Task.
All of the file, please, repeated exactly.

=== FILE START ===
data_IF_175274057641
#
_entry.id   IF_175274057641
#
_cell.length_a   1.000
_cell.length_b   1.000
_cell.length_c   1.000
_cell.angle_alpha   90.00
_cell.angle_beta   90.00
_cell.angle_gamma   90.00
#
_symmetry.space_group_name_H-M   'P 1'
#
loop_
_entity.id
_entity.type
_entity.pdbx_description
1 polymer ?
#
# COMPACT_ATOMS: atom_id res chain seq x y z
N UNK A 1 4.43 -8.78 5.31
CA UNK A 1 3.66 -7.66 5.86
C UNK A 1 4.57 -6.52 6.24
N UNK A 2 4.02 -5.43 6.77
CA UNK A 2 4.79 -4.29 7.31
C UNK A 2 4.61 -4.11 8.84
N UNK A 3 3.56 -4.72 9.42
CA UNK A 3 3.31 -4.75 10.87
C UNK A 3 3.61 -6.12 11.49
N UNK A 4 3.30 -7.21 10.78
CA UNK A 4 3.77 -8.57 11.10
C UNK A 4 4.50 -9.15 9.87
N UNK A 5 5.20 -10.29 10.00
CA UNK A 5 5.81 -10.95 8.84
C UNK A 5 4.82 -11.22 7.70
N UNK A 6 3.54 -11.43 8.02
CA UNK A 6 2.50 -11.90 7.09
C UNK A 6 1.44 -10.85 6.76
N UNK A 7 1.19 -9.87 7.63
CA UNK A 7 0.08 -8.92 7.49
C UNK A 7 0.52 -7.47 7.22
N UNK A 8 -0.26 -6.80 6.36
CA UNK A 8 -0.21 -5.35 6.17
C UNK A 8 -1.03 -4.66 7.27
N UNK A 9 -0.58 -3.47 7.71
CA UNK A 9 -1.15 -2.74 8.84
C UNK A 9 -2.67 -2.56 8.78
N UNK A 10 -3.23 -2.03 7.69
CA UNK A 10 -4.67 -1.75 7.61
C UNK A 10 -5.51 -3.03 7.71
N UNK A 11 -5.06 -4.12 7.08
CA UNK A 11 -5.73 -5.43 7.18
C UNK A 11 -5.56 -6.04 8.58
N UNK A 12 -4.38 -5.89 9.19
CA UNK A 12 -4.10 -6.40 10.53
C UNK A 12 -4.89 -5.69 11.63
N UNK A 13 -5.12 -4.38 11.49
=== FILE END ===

data_IF_175274057641
#
_entry.id   IF_175274057641
#
_cell.length_a   1.000
_cell.length_b   1.000
_cell.length_c   1.000
_cell.angle_alpha   90.00
_cell.angle_beta   90.00
_cell.angle_gamma   90.00
#
_symmetry.space_group_name_H-M   'P 1'
#
loop_
_entity.id
_entity.type
_entity.pdbx_description
1 polymer ?
#
# COMPACT_ATOMS: atom_id res chain seq x y z
N UNK A 1 4.43 -8.78 5.31
CA UNK A 1 3.66 -7.66 5.86
C UNK A 1 4.57 -6.52 6.24
N UNK A 2 4.02 -5.43 6.77
CA UNK A 2 4.79 -4.29 7.31
C UNK A 2 4.61 -4.11 8.84
N UNK A 3 3.56 -4.72 9.42
CA UNK A 3 3.31 -4.75 10.87
C UNK A 3 3.61 -6.12 11.49
N UNK A 4 3.30 -7.21 10.78
CA UNK A 4 3.77 -8.57 11.10
C UNK A 4 4.50 -9.15 9.87
N UNK A 5 5.20 -10.29 10.00
CA UNK A 5 5.81 -10.95 8.84
C UNK A 5 4.82 -11.22 7.70
N UNK A 6 3.54 -11.43 8.02
CA UNK A 6 2.50 -11.90 7.09
C UNK A 6 1.44 -10.85 6.76
N UNK A 7 1.19 -9.87 7.63
CA UNK A 7 0.08 -8.92 7.49
C UNK A 7 0.52 -7.47 7.22
N UNK A 8 -0.26 -6.80 6.36
CA UNK A 8 -0.21 -5.35 6.17
C UNK A 8 -1.03 -4.66 7.27
N UNK A 9 -0.58 -3.47 7.71
CA UNK A 9 -1.15 -2.74 8.84
C UNK A 9 -2.67 -2.56 8.78
N UNK A 10 -3.23 -2.03 7.69
CA UNK A 10 -4.67 -1.75 7.61
C UNK A 10 -5.51 -3.03 7.71
N UNK A 11 -5.06 -4.12 7.08
CA UNK A 11 -5.73 -5.43 7.18
C UNK A 11 -5.56 -6.04 8.58
N UNK A 12 -4.38 -5.89 9.19
CA UNK A 12 -4.10 -6.40 10.53
C UNK A 12 -4.89 -5.69 11.63
N UNK A 13 -5.12 -4.38 11.49